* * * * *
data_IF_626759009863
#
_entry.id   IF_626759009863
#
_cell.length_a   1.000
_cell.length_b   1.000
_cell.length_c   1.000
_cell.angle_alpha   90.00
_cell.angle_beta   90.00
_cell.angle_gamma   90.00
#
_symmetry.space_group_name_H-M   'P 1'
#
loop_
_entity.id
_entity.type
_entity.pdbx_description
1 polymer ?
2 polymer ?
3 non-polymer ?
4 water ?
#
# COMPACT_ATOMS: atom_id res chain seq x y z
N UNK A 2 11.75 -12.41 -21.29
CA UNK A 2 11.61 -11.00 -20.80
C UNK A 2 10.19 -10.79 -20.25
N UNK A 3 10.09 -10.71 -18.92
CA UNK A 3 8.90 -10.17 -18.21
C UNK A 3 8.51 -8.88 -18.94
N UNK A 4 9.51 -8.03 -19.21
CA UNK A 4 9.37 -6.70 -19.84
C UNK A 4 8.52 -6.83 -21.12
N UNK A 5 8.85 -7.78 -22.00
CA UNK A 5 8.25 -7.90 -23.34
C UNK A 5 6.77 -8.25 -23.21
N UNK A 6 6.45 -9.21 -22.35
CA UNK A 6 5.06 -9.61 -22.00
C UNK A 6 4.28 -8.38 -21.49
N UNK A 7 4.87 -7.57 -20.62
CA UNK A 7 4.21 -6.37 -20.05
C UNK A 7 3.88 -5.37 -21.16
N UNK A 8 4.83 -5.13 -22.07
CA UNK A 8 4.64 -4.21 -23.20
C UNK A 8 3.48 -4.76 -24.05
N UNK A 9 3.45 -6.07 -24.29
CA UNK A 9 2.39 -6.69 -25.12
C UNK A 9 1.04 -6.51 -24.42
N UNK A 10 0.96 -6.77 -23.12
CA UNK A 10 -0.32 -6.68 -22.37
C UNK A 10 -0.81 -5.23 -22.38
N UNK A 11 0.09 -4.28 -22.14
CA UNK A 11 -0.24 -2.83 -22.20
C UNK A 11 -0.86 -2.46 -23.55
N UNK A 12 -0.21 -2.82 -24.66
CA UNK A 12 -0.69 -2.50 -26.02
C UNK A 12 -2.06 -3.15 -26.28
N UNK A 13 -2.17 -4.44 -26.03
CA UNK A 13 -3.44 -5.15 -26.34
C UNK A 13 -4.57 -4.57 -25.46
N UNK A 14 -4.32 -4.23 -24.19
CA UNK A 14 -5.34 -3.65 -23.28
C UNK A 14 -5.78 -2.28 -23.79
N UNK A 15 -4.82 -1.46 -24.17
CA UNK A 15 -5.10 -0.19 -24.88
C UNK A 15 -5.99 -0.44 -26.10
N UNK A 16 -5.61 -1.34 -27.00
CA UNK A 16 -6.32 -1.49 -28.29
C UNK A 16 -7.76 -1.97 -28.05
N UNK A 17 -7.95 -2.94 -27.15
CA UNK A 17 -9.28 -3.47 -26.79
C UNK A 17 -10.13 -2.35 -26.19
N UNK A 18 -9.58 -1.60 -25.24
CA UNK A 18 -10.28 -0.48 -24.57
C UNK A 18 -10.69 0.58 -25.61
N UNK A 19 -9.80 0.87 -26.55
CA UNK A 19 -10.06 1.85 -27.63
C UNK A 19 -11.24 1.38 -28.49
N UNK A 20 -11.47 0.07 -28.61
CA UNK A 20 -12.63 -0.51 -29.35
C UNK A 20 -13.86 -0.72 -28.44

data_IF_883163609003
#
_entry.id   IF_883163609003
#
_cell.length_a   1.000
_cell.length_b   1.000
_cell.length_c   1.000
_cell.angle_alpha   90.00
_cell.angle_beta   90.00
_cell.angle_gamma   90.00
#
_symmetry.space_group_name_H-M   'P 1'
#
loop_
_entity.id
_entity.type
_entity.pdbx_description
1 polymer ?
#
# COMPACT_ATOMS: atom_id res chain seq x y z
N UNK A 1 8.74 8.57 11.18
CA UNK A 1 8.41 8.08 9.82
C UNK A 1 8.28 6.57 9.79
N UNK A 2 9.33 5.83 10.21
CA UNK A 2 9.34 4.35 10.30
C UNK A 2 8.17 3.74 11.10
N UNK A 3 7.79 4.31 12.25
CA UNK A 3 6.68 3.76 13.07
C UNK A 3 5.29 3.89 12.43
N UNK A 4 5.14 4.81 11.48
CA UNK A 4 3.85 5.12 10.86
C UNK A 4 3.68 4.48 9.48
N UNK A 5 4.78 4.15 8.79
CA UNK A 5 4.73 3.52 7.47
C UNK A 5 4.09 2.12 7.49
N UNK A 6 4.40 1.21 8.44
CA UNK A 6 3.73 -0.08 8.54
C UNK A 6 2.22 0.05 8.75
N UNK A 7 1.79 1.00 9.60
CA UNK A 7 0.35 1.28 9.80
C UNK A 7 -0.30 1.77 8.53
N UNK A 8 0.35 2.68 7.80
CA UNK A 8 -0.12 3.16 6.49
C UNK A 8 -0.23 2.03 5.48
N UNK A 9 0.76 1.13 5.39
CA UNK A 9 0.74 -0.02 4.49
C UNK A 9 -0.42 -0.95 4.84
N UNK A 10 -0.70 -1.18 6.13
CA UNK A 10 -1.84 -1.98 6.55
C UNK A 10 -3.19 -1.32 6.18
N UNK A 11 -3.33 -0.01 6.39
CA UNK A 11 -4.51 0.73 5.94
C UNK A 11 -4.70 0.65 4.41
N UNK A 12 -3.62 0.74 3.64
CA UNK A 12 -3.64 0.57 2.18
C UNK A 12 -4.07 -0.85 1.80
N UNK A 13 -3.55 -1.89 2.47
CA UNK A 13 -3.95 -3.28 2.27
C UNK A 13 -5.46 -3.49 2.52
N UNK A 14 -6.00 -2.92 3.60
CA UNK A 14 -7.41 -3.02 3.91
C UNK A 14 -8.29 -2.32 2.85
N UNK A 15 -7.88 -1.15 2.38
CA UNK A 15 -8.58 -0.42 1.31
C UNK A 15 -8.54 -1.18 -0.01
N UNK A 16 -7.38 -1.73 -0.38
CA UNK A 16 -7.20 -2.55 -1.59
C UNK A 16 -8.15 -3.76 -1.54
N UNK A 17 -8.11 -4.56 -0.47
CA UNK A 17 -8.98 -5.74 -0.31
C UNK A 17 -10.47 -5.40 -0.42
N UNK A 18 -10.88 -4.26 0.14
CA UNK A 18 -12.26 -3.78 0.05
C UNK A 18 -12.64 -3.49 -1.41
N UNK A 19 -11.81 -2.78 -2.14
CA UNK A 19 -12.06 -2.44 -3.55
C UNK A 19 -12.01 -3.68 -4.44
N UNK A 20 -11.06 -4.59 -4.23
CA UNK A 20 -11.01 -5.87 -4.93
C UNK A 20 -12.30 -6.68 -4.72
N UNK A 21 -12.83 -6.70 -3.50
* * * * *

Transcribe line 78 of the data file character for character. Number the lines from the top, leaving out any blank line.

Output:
N UNK A 20 -11.47 0.07 -28.61